As parents we have a great influence on our children. But perhaps not in the way or to the extent we commonly believe.
In No Two Alike and The Nurture Assumption, author Judith Rich Harris use dozens of peer reviewed scientific human development studies on identical twins and siblings to make two points:
1. Approximately 50% of your child’s personality is determined by genetics; and
2. Of the remaining 50%, no more than 10% is a direct result of parenting.
Focus on the last line…. no more than 10% is a direct result of parenting.
Surprising? Yes. Controversial? Definitely. But if Harris is correct – except for cases of parental negligence or abuse — the community in which our children learn and play is four times as important as our parental interventions, corrections and worries.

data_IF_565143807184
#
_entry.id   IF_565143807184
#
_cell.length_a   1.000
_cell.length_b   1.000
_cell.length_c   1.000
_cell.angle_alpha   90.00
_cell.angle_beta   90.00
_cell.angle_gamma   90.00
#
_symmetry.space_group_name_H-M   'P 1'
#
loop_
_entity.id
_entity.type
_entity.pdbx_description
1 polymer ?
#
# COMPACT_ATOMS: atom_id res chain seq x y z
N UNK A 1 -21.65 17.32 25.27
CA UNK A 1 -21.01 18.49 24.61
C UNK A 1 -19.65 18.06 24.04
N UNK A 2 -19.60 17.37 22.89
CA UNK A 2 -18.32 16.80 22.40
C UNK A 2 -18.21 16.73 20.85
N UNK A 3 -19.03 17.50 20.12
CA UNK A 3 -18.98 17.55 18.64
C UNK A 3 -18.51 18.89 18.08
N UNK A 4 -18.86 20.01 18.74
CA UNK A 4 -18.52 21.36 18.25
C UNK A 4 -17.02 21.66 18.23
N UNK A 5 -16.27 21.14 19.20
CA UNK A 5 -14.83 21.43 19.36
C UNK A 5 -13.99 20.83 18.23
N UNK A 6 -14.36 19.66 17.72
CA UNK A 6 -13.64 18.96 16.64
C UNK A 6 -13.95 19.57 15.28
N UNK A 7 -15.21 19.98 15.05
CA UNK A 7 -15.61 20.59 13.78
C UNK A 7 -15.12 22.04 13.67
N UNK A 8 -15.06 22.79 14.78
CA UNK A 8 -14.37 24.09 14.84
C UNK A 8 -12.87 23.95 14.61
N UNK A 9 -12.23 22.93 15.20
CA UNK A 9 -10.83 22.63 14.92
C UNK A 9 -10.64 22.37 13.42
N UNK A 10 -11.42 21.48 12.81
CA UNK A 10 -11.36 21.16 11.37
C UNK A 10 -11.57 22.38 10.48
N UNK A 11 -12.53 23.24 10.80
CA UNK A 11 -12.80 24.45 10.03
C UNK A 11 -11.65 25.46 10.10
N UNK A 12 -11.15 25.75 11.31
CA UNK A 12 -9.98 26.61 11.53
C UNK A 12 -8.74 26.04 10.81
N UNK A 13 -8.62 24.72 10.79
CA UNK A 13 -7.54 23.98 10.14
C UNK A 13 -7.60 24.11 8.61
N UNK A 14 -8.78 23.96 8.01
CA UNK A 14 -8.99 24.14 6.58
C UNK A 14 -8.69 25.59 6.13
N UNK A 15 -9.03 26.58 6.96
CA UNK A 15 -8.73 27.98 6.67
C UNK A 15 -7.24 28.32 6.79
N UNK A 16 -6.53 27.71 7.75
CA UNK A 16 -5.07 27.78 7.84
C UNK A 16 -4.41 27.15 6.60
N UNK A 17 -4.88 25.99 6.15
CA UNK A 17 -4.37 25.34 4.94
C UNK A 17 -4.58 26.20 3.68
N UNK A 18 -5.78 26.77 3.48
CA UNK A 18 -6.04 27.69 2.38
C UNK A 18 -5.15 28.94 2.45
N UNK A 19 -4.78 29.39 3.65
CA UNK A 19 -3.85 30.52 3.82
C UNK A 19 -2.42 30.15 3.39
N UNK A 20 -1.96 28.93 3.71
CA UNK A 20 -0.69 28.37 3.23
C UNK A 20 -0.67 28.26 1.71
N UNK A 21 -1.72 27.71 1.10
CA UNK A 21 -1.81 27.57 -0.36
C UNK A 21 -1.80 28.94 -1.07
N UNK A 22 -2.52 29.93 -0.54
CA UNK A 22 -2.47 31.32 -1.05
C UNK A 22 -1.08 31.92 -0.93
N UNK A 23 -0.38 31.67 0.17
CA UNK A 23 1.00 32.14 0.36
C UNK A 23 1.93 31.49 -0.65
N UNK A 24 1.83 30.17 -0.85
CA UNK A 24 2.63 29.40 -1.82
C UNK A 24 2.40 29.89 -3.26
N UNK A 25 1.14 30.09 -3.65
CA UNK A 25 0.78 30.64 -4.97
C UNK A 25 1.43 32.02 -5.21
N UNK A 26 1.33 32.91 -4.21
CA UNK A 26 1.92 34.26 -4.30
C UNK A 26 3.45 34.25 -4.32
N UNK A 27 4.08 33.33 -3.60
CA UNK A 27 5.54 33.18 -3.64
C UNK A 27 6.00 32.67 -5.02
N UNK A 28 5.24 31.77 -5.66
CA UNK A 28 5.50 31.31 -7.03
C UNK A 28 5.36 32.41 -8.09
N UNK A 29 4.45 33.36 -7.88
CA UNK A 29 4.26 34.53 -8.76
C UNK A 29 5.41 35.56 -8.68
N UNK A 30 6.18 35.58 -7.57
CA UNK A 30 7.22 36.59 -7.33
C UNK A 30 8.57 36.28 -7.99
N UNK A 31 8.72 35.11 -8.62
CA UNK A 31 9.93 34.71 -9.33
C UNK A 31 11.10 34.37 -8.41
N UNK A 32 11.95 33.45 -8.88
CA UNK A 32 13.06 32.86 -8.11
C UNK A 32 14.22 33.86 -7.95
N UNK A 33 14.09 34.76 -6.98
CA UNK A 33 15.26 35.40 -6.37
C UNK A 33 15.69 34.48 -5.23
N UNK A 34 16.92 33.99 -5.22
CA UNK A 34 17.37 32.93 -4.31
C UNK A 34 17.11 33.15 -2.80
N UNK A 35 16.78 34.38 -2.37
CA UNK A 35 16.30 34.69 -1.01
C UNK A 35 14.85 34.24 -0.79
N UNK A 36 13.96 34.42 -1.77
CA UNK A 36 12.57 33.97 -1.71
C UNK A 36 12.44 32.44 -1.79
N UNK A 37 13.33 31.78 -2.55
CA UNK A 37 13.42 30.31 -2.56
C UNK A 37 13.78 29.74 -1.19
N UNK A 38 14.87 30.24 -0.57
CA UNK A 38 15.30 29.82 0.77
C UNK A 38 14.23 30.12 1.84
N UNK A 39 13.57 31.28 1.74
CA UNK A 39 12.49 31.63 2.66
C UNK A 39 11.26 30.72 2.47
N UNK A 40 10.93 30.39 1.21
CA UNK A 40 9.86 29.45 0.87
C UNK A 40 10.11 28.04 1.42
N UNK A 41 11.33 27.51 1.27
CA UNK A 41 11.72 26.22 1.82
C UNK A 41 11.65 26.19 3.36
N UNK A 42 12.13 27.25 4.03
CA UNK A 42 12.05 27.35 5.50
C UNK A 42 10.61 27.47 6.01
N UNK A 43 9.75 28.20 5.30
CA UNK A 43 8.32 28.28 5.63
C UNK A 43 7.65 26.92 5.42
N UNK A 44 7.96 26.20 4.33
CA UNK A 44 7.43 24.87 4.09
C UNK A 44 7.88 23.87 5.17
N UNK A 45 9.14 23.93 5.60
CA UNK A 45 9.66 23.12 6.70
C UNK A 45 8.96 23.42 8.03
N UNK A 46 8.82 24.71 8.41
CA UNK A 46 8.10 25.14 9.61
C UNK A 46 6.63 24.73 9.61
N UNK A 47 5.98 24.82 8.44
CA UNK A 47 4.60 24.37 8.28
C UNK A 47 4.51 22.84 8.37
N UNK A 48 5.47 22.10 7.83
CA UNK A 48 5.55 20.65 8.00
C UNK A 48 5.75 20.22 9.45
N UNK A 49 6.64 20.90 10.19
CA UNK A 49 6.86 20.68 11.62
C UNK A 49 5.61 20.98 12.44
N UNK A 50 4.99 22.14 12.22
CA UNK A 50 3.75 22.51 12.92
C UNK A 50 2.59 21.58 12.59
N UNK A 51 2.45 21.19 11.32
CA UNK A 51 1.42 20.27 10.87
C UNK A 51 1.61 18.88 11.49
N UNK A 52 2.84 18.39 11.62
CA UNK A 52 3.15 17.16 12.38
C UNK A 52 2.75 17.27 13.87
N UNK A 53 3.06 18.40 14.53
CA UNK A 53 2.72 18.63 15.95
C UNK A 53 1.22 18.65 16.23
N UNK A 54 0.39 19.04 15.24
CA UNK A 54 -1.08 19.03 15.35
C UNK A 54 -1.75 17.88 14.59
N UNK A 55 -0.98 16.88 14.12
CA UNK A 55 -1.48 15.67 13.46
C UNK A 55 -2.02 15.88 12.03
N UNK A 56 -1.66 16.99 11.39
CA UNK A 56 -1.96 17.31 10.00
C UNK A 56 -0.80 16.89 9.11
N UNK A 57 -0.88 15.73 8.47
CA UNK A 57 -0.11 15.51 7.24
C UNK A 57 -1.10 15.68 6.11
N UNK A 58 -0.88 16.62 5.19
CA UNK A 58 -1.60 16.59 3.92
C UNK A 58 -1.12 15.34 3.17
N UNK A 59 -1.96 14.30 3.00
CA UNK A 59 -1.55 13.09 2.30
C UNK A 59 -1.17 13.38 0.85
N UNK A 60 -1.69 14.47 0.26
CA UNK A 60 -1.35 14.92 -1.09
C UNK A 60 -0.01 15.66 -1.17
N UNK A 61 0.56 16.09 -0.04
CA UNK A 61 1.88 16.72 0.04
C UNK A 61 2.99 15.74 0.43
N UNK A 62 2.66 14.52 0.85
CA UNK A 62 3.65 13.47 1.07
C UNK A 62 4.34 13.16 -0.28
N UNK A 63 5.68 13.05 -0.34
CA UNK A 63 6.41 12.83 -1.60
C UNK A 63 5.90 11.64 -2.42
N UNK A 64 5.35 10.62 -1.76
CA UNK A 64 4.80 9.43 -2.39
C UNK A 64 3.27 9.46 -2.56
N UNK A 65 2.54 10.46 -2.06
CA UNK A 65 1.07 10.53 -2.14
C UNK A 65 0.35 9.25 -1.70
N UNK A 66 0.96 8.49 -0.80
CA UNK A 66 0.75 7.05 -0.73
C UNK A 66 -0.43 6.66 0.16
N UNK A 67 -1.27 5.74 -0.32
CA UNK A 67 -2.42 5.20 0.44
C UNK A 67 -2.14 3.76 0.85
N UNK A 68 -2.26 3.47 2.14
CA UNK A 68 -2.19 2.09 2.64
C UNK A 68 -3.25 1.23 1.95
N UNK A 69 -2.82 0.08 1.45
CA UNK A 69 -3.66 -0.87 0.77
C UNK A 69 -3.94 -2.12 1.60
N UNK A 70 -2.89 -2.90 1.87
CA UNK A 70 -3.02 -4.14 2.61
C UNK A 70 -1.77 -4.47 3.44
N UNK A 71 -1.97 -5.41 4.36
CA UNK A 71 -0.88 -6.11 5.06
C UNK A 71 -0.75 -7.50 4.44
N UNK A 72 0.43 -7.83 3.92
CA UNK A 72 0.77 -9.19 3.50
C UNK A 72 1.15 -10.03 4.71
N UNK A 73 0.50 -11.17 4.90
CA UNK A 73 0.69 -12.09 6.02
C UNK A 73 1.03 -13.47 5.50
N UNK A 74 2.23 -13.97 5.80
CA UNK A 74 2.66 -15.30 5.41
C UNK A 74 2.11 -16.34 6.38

Harris splits the important developmental work in schools and self-organizing communities into three sub-systems:
- Relationship building: knowing others, being known, and learning to predict how another human being will respond to our actions.
- Socialization: learning how a community clarifies and enforces civil behavior for the good of the tribe; and
- Status: how individual achievements are celebrated and rewarded to encourage individual growth.
While our decisions as parents impact behavior at home, and as parents we need to offer empathy, nurturing and support, it seems the natural, rough and tumble consequences from peers are more important for preparing children for adulthood and the real world. If this is true, one of the worst parental mistakes we can make it to intervene to short circuit such tacit learning.
At Acton Academy, our covenants, Eagles Bucks, badges and 360 Peer Reviews are far from perfect, but if Judith Rich Harris is correct, they provide important behavioral guardrails and feedback for young heroes destined to change the world.